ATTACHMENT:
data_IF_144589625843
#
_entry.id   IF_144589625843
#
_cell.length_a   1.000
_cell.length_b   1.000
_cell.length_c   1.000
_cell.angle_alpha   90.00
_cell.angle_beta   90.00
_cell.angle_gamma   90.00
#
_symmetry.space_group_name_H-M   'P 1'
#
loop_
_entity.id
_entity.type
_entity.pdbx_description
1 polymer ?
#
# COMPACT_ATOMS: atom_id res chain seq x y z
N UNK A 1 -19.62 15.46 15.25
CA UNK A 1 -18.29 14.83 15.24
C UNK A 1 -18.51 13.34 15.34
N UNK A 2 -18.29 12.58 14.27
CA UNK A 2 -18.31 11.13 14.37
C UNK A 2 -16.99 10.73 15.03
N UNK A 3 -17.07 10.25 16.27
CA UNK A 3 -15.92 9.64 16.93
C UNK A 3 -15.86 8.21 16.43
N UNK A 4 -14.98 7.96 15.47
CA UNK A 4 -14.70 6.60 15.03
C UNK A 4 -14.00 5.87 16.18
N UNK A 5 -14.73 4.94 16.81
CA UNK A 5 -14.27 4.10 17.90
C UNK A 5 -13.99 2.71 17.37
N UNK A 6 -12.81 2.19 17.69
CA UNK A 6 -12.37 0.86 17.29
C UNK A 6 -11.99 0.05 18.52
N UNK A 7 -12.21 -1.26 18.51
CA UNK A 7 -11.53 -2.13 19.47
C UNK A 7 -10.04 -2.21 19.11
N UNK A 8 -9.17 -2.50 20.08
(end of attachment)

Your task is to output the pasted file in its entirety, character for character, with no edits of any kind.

data_IF_144589625843
#
_entry.id   IF_144589625843
#
_cell.length_a   1.000
_cell.length_b   1.000
_cell.length_c   1.000
_cell.angle_alpha   90.00
_cell.angle_beta   90.00
_cell.angle_gamma   90.00
#
_symmetry.space_group_name_H-M   'P 1'
#
loop_
_entity.id
_entity.type
_entity.pdbx_description
1 polymer ?
#
# COMPACT_ATOMS: atom_id res chain seq x y z
N UNK A 1 -19.62 15.46 15.25
CA UNK A 1 -18.29 14.83 15.24
C UNK A 1 -18.51 13.34 15.34
N UNK A 2 -18.29 12.58 14.27
CA UNK A 2 -18.31 11.13 14.37
C UNK A 2 -16.99 10.73 15.03
N UNK A 3 -17.07 10.25 16.27
CA UNK A 3 -15.92 9.64 16.93
C UNK A 3 -15.86 8.21 16.43
N UNK A 4 -14.98 7.96 15.47
CA UNK A 4 -14.70 6.60 15.03
C UNK A 4 -14.00 5.87 16.18
N UNK A 5 -14.73 4.94 16.81
CA UNK A 5 -14.27 4.10 17.90
C UNK A 5 -13.99 2.71 17.37
N UNK A 6 -12.81 2.19 17.69
CA UNK A 6 -12.37 0.86 17.29
C UNK A 6 -11.99 0.05 18.52
N UNK A 7 -12.21 -1.26 18.51
CA UNK A 7 -11.53 -2.13 19.47
C UNK A 7 -10.04 -2.21 19.11
N UNK A 8 -9.17 -2.50 20.08